God grant Americans can someday be satisfied with punishing a punk's bad actions alone, not their mere possession of plants. That way, when we do punish them, we're not also punishing the psychologically needy as we do today, forcing them by law to eschew mother nature's therapies in favor of addictive Big Pharma pills that need to be taken every single day for life.

The protection and/or punishment of the punks of the world must stop taking precedence over the psychological needs and, indeed, rights of the vast majority of humanity, for we're not talking about privileges here: we're talking about the resurrection of the earthling's natural birthright to the plants and fungi that grow at their very feet.

Author's Follow-up: September 10, 2022

It will be objected that Freud himself renounced cocaine after his excessive use of the drug became habit-forming and so cocaine really is devil spawn -- but this is typical drug-war reasoning. One begins by using a substance without proper knowledge of it, and then when downsides ensue, the user blames them on the drug rather than on their lack of education about the substance in question. Thus Samuel Taylor Coleridge, an inveterate explorer of the psychoactive world, blamed opium for his addiction after he began engaging in the excessive use of laudanum. Again, this is typical drug-war mentality: we place the blame for our bad outcomes on substances rather than on the ignorance that rendered the substances harmful. This leads to a vicious circle in which we begin outlawing all kinds of psychoactive substances, thereby outlawing meds which, in a sane world, could be used by an empathic and pharmacologically savvy empath to counter the habituating effects of the drugs upon which we have become reliant.

Anyway, there are plenty of well-known coca users who used the drug wisely and did not become addicts -- or, if they did, they found the coca use to be no more problematic than their daily cup of coffee. Such users should really be referred to by the non-judgmental term of "habitue," not the censorious and hence political term "addict." HG Wells and Jules Verne wrote their beloved stories "on" coca wine, a drink which was also a favorite of Henrik Ibsen and Alexandre Dumas, and Arthur Conan Doyle produced a beloved superhero sleuth whose laser-like mental focus was unapologetically ascribed to the wonders of the coca plant (the same kind of medicine that the Partnership for a Drug Free America tells us will fry our brains!) Yet America leads the world in dogmatically eschewing this godsend plant medicine under the anti-scientific theory that medicines like that are somehow bad in themselves, without regard for how they are used. For what is the definition of "drug" in modern times but "a substance that has no justifiable uses: not here, not now, not for you, not for me, not for anyone, ever, at any time whatsoever."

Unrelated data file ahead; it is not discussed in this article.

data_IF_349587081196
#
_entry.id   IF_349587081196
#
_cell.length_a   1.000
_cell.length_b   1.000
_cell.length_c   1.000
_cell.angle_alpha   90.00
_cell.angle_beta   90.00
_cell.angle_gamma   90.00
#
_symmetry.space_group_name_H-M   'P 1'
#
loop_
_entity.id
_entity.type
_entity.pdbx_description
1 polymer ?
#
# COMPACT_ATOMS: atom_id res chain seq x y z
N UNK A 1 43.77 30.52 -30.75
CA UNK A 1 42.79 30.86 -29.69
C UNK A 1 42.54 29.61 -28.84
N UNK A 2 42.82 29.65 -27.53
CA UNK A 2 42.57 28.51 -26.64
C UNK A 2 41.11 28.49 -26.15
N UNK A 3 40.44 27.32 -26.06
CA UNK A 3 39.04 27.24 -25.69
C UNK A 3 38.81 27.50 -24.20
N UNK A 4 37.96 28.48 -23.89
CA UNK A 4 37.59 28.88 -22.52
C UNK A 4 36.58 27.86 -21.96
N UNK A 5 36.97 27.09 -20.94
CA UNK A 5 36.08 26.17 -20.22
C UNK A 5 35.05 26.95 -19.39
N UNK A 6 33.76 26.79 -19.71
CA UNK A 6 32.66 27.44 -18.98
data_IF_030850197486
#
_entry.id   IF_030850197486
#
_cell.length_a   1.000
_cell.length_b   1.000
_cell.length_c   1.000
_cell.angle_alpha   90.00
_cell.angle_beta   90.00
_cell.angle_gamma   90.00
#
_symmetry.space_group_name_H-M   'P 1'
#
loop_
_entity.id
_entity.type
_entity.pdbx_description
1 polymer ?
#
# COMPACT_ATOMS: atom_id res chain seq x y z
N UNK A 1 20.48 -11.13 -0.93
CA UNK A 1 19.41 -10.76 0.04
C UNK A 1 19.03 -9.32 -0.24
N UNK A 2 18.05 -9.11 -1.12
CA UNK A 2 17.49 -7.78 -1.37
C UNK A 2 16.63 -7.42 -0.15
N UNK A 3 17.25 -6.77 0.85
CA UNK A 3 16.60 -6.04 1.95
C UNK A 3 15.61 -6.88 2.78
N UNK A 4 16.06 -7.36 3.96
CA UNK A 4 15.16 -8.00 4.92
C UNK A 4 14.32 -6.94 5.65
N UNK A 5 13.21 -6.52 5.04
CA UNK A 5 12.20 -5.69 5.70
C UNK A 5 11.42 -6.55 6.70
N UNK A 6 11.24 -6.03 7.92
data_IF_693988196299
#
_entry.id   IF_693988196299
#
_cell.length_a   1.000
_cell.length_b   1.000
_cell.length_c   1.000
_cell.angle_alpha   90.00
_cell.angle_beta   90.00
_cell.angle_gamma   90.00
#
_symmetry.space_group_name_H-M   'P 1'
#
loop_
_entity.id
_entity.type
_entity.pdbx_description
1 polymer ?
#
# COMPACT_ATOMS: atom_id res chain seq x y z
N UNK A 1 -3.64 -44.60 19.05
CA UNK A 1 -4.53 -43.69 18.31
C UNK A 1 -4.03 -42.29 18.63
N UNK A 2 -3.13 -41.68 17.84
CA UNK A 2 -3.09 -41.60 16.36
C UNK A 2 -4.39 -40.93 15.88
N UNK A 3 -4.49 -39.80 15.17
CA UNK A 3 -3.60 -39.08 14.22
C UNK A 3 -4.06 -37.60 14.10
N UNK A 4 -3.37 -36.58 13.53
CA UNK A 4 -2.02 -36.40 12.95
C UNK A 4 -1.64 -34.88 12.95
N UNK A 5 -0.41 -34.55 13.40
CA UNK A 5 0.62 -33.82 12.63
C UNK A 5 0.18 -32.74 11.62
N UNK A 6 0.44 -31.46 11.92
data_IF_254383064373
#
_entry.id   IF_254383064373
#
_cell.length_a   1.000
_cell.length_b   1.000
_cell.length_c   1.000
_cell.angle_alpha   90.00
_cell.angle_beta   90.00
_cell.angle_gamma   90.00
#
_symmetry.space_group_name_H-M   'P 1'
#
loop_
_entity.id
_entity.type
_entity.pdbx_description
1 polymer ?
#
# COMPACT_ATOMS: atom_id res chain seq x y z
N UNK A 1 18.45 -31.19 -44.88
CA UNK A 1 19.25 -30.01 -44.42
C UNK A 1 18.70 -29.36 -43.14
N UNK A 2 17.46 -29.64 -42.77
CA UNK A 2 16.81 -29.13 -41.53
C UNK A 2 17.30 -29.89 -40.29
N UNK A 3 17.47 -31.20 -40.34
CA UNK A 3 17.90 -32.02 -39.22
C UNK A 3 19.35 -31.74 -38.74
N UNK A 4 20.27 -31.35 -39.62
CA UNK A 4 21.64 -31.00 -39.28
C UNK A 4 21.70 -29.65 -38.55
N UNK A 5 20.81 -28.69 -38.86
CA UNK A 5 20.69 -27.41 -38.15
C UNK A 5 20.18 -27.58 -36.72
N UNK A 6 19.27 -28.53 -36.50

The fact is there are no such substances in the entire world -- even the deadly Botox can be beneficial in specific cases -- and until the world wakes up to this obvious truth, Drug Warriors will continue to militarize the world in their Quixotic attempt to outlaw psychoactive godsends.

Next essay: Plants Divine, All Plants Excelling
Previous essay: How Variety and its film critics support drug war fascism

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This is your Brain on Godsend Plant Medicine

Stop the Drug War from demonizing godsend plant medicines. Psychoactive plant medicines are godsends, not devil spawn.

The Drug War Censors Science

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old time radio playing Drug War comedy sketches

You have been reading essays by the Drug War Philosopher, Brian Quass, at Brian is the founder of The Drug War Gift Shop, where artists can feature and sell their protest artwork online. He has also written for Sociodelic and is the author of The Drug War Comic Book, which contains 150 political cartoons illustrating some of the seemingly endless problems with the war on drugs -- many of which only Brian seems to have noticed, by the way, judging by the recycled pieties that pass for analysis these days when it comes to "drugs." That's not surprising, considering the fact that the category of "drugs" is a political category, not a medical or scientific one.

A "drug," as the world defines the term today, is "a substance that has no good uses for anyone, ever, at any time, under any circumstances" -- and, of course, there are no substances of that kind: even cyanide and the deadly botox toxin have positive uses: a war on drugs is therefore unscientific at heart, to the point that it truly qualifies as a superstition, one in which we turn inanimate substances into boogie-men and scapegoats for all our social problems.